The Top 14 Best Tennis Apps [Updated]

The Top 14 Best Tennis Apps

The levels of technology and connectivity which are now available to us mean that tennis fans can keep up to date with match scores, review and improve their shots, find people to play with, or even play electronic versions of the game at any time. To enable us to make the most of these possibilities, a wide range of tennis apps is available for use with smartphone or tablet. Of course, we don’t want to clutter our devices with mediocre apps that we will never bother using, so in this article we will look at which apps are worth downloading.

We will talk about four popular apps which will enable you to follow tennis scores at almost any level of the game, four different types of apps aimed at game improvement and analysis, three which can help you to find partners and courts, and finally three apps which can offer hours of enjoyment playing tennis games.

Currently, the top tennis apps available are:

  • To follow tennis scores: ATP, ITF, TNNS, and Resultina
  • To improve your tennis game: APEAK, Swingvision, Head Tennis Sensor, and Hudl Technique
  • To find partners and courts: TennisPal, Kourts, and TennisGroups
  • For tennis games: Tennis Clash, Tennis Open 2021, and Australian Open Game

Best Apps To Follow Tennis Scores

The ATP app is the successor to the extremely popular ATP/WTA app which was withdrawn in early 2021. Incidentally, this means that there is currently (March 2021) no official app covering the main women’s professional circuit.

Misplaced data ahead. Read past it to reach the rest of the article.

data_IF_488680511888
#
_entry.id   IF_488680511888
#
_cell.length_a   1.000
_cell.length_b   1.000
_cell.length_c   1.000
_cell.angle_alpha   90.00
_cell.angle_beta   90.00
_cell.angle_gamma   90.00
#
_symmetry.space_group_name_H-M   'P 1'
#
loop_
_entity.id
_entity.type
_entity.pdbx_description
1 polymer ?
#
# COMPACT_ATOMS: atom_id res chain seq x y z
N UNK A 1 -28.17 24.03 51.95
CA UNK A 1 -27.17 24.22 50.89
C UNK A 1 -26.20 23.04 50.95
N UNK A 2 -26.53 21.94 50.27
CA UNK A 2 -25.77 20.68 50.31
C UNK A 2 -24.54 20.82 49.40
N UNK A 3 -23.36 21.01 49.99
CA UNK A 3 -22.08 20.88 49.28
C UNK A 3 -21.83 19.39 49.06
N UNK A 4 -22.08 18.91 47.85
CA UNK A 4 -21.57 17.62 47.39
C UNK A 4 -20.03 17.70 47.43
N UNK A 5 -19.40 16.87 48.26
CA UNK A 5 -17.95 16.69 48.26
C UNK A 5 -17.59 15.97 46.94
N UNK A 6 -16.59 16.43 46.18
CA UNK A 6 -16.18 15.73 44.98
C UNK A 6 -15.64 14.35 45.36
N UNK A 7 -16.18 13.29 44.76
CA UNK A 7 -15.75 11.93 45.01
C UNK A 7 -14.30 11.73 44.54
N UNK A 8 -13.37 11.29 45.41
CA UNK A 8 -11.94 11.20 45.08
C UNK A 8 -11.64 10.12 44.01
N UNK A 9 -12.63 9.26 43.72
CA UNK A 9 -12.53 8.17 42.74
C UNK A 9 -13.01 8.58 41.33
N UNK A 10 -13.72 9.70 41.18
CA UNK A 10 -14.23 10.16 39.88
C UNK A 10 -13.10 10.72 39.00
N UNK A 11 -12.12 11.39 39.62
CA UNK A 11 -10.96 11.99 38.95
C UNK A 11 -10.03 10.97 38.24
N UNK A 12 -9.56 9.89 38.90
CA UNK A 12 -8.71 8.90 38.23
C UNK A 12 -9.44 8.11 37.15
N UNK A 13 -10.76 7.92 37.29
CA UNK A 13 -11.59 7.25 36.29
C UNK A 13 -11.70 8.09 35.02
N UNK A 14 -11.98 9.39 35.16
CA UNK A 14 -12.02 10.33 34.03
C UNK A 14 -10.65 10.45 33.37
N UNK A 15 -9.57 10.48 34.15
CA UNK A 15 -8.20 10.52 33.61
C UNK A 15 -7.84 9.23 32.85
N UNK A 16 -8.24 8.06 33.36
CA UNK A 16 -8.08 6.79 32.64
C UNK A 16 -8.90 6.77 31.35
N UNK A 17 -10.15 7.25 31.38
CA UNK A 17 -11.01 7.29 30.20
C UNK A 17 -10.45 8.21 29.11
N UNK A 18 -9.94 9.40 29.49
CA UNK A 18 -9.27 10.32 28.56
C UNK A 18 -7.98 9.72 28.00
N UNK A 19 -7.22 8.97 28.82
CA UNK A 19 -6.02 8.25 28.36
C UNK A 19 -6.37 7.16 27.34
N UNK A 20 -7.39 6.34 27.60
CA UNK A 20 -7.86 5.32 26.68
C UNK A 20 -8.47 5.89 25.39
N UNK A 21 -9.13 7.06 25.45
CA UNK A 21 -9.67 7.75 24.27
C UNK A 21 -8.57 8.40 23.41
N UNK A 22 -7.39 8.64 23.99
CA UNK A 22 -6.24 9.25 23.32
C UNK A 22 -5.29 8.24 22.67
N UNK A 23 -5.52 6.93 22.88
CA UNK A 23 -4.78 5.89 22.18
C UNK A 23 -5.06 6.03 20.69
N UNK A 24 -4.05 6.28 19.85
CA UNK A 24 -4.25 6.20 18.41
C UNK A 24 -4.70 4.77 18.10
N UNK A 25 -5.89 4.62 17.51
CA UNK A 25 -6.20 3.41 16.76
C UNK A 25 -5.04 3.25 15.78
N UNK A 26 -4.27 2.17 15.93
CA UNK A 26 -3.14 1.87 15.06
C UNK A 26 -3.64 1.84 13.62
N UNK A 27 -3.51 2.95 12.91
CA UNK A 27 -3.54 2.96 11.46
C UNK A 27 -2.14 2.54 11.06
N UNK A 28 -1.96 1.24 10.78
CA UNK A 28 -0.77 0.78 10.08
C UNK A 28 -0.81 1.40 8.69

The ATP app provides live scores, results, and news from the main men’s tour, offering notifications when anything involving your favorite players is taking place. Early reviews are not promising, but there is some hostility to overcome as the previous app was so popular.

The ITF app allows you to check point-by-point progress in all of the matches taking place in the various ITF events around the globe. In addition to live scores, it offers a results service and detailed statistics. In principle, it also provides notifications relating to specific players or events, although some users have experienced difficulty with this function.

The TNNS app claims to have been developed ‘by the fans, for the fans’, and many consider it a worthy successor to the much-missed ATP/WTA app. As well as covering ATP and WTA events, it gives information from ITFs and Challengers. TNNS can give live scores, statistics, schedules of play, etc, and most users seem to like it. The small number of negative reviews suggest that it can be a little slow.

The Resultina app is in direct competition with TNNS, and is also fairly well-liked. Again, it offers ATP and WTA scores and statistics, plus rankings and notifications. It also covers ITF events, both at the senior and junior levels. Users praise the amount of information the app provides, although one or two have had issues when purchasing the paid version.

Best Apps To Improve Your Game

APEAK is a mental skill training app. After completing an initial assessment you will be given a training plan. You are then able to regularly review your progress, and learn how to develop your skills in your weaker areas. Regular reviews can be carried out, particularly after competing. The aim is for it to be ‘like a sport psychologist in your pocket’, and reviews are generally positive.